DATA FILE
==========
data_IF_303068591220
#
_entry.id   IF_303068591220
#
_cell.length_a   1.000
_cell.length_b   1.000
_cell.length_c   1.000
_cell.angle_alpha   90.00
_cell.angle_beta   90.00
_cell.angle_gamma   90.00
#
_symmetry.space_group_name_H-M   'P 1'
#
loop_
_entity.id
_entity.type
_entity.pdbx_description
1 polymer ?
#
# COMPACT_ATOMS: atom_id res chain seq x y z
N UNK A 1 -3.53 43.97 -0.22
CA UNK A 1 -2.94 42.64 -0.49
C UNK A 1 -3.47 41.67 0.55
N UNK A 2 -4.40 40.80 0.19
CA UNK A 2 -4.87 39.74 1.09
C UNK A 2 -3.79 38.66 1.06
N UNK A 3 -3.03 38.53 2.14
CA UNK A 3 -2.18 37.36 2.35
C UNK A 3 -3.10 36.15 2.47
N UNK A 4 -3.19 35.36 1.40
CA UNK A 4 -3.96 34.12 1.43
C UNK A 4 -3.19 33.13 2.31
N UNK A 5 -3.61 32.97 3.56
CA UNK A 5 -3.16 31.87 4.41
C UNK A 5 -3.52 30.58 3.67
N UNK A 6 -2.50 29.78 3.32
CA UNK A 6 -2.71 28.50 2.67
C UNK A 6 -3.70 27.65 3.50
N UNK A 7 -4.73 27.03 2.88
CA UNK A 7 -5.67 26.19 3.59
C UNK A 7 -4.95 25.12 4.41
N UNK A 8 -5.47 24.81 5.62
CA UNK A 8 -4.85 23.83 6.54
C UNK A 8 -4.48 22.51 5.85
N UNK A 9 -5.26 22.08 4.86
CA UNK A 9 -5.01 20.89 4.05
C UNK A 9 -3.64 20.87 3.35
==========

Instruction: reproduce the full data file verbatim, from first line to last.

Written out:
data_IF_303068591220
#
_entry.id   IF_303068591220
#
_cell.length_a   1.000
_cell.length_b   1.000
_cell.length_c   1.000
_cell.angle_alpha   90.00
_cell.angle_beta   90.00
_cell.angle_gamma   90.00
#
_symmetry.space_group_name_H-M   'P 1'
#
loop_
_entity.id
_entity.type
_entity.pdbx_description
1 polymer ?
#
# COMPACT_ATOMS: atom_id res chain seq x y z
N UNK A 1 -3.53 43.97 -0.22
CA UNK A 1 -2.94 42.64 -0.49
C UNK A 1 -3.47 41.67 0.55
N UNK A 2 -4.40 40.80 0.19
CA UNK A 2 -4.87 39.74 1.09
C UNK A 2 -3.79 38.66 1.06
N UNK A 3 -3.03 38.53 2.14
CA UNK A 3 -2.18 37.36 2.35
C UNK A 3 -3.10 36.15 2.47
N UNK A 4 -3.19 35.36 1.40
CA UNK A 4 -3.96 34.12 1.43
C UNK A 4 -3.19 33.13 2.31
N UNK A 5 -3.61 32.97 3.56
CA UNK A 5 -3.16 31.87 4.41
C UNK A 5 -3.52 30.58 3.67
N UNK A 6 -2.50 29.78 3.32
CA UNK A 6 -2.71 28.50 2.67
C UNK A 6 -3.70 27.65 3.50
N UNK A 7 -4.73 27.03 2.88
CA UNK A 7 -5.67 26.19 3.59
C UNK A 7 -4.95 25.12 4.41
N UNK A 8 -5.47 24.81 5.62
CA UNK A 8 -4.85 23.83 6.54
C UNK A 8 -4.48 22.51 5.85
N UNK A 9 -5.26 22.08 4.86
CA UNK A 9 -5.01 20.89 4.05
C UNK A 9 -3.64 20.87 3.35